Your job as a youth worker is to encourage and love your students, regardless of weight. Sure there are going to be some obstacles your larger students will face, but don’t add shame to the weight of the load they are already bearing. While overeating is a sin issue, you can address the sin without addressing the weight, at least at first. Think about talking about idols of the heart or what we value instead of God. Chances are that your student already knows about his or her sinful behavior and needs to know that you still value him or her.
Also, think about your fat students when planning games and activities. Sometimes they won’t want to play games because they are made fun of or they won’t do certain activities, such as a high ropes course, because they are afraid they will break the ropes. Don’t force your student to do activities, and maybe if you ask why your student doesn’t want to do something, he or she just may give you an honest answer. Suddenly, a whole new dialogue can open that would allow your student to talk about his or her struggles with being fat.
Family: We love you, but you could lose a few pounds. One time my now deceased grandparents told me that they would give me $100 if I lost 100 pounds. Besides the fact that losing 100 pounds would have made me look like a Holocaust survivor at the time, I just couldn’t do it. I remember asking them if they would instead give me a dollar for each pound I lost. Another time, my grandfather chided me by asking me if I was going to dress up as a pumpkin for Halloween since I was already round like one.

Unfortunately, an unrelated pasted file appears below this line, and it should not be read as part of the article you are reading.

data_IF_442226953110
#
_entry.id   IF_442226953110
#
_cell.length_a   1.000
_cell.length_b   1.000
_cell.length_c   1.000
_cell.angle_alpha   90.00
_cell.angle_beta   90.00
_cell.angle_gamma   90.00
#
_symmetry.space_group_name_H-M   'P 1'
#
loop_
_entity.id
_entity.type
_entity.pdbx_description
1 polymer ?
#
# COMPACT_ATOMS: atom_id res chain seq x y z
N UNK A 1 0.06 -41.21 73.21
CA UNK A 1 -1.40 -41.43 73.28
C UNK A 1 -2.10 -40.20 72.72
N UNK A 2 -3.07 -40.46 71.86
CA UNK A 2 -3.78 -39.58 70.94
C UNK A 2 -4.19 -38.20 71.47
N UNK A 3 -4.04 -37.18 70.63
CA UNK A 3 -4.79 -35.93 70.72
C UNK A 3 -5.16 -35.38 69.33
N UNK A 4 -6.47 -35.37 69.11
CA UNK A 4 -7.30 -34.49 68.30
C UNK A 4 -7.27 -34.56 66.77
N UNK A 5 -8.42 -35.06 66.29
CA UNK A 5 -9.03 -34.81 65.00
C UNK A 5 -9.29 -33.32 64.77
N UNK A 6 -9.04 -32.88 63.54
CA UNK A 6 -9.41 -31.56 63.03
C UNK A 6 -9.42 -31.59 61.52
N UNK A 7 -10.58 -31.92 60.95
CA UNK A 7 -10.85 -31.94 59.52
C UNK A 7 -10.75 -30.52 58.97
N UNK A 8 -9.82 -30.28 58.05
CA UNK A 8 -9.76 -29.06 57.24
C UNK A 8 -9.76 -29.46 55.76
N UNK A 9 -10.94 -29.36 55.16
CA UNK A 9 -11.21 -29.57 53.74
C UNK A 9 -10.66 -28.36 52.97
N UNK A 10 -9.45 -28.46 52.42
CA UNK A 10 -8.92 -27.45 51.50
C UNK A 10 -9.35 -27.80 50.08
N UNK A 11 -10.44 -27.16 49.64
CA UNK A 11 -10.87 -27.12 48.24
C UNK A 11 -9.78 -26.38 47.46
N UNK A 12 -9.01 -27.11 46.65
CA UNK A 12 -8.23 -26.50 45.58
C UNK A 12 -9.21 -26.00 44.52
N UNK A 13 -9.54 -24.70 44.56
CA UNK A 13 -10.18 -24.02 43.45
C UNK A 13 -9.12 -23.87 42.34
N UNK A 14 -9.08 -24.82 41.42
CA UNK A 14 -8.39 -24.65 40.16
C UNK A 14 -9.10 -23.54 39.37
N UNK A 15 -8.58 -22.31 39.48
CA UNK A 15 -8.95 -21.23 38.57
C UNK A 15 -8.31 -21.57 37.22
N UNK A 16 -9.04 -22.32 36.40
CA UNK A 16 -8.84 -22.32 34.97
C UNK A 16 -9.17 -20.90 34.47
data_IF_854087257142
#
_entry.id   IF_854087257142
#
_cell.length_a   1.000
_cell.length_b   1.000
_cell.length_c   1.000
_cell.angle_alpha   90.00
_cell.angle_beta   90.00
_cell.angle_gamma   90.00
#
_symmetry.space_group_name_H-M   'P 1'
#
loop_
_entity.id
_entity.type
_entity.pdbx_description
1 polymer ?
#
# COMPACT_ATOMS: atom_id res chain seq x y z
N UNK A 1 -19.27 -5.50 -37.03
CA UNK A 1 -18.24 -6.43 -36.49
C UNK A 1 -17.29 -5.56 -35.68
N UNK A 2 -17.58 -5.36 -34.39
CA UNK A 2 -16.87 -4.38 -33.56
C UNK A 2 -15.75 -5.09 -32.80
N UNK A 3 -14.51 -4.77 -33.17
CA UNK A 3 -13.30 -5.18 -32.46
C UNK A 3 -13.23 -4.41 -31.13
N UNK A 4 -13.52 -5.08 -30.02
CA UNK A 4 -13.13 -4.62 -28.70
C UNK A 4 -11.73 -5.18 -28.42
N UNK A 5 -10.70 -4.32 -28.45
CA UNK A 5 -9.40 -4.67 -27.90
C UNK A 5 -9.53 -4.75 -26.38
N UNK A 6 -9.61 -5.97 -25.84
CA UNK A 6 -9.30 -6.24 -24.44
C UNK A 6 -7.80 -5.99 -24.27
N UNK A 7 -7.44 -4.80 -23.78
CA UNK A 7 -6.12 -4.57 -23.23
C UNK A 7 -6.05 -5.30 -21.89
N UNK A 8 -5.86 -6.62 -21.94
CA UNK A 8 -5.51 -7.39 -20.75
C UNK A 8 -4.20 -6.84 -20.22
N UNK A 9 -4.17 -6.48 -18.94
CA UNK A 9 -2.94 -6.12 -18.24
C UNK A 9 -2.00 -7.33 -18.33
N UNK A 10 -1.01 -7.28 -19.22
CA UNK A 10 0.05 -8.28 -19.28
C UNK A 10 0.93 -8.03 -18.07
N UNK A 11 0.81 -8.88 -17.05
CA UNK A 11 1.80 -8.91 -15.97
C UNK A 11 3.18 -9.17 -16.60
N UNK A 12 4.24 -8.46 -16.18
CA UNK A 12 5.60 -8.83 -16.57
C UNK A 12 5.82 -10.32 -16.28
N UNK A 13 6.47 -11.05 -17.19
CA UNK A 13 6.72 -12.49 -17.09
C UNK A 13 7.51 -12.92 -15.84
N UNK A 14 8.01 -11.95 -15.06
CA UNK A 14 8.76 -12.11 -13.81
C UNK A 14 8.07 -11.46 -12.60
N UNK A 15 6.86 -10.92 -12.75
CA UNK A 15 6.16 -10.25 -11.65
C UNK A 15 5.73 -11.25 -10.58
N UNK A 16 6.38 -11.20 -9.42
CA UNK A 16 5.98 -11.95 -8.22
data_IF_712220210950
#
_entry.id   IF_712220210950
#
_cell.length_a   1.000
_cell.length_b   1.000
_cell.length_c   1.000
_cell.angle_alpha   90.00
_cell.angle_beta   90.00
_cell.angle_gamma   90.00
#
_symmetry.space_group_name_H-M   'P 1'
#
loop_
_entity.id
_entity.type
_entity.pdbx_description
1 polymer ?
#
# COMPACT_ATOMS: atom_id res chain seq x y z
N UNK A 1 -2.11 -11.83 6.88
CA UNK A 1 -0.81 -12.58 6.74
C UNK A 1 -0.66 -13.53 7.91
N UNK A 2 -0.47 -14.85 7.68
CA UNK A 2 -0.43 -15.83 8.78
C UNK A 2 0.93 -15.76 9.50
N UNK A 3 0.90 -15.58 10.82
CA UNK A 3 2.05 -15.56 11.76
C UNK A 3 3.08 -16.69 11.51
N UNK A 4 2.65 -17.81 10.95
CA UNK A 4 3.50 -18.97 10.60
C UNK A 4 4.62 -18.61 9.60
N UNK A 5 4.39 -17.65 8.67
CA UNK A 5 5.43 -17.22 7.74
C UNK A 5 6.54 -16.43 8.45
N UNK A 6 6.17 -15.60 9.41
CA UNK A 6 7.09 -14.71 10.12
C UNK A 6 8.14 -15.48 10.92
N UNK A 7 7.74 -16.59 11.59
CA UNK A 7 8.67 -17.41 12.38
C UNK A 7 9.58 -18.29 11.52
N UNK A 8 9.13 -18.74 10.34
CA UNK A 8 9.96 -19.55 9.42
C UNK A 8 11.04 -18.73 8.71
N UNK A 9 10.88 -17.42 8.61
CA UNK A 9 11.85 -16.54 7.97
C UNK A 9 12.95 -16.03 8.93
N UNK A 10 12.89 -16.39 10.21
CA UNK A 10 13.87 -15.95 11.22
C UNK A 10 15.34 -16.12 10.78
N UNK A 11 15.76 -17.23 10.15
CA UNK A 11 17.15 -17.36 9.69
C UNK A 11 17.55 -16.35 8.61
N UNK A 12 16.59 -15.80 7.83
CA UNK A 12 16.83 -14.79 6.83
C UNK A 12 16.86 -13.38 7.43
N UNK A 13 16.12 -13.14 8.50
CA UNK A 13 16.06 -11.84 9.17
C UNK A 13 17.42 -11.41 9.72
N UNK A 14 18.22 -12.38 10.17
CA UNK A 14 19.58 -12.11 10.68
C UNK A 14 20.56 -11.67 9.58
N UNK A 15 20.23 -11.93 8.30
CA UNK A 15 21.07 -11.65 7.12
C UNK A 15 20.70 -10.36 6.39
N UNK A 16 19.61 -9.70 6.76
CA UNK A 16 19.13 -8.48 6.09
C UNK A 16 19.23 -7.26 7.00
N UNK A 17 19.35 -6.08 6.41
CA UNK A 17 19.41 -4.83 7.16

Until I moved in with my grandparents when I was 20, I barely visited them because they never failed to criticize me for being fat. But if I managed to lose 10 pounds, I was heralded as though I was Homecoming Queen. It didn’t matter that I earned good grades, spent my Friday nights teaching inner city kids about the Bible, joined the drama club, and showed a certain knack for writing; I was still fat. In the few years before their deaths, they mellowed out a bit, but all of a sudden they would zing me with another “fat lecture.” I just wanted to know they loved me and were proud of me, but I didn’t hear that until they were both on their respective death beds. Those were the words I needed, and they were told to me far too late.
Youth workers, encourage the families of your students to love them unconditionally. If they can’t see past the layers of fat, show the family the amazing qualities that your student possesses. Suggest counseling for your student and his or her family. Amazingly, a lot of relatives who criticize their fat children are or have been fat themselves. They are simply trying to “keep their child from pain” by inflicting pain and shame themselves, which roughly amounts to verbal abuse.
Peers: Being fat makes me different. No one likes to stand out in the crowd, at least, for negative reasons, especially teenagers. In their longing to become individuals, it is still so important to be a part of the whole. Yet a fat teenager survives often by becoming the comedian, the do-gooder, the smarty, or the outcast.
Often fat boys become the comedians, instead making fun of themselves before others can do so. Some of these boys will even turn on other students who are fat and in an ironic twist of fate. Watch out for your fat boys with strong personalities because they just might be your youth group’s biggest (and widest) bullies. There are, of course, fat female comedians, but they are less likely to become bullies.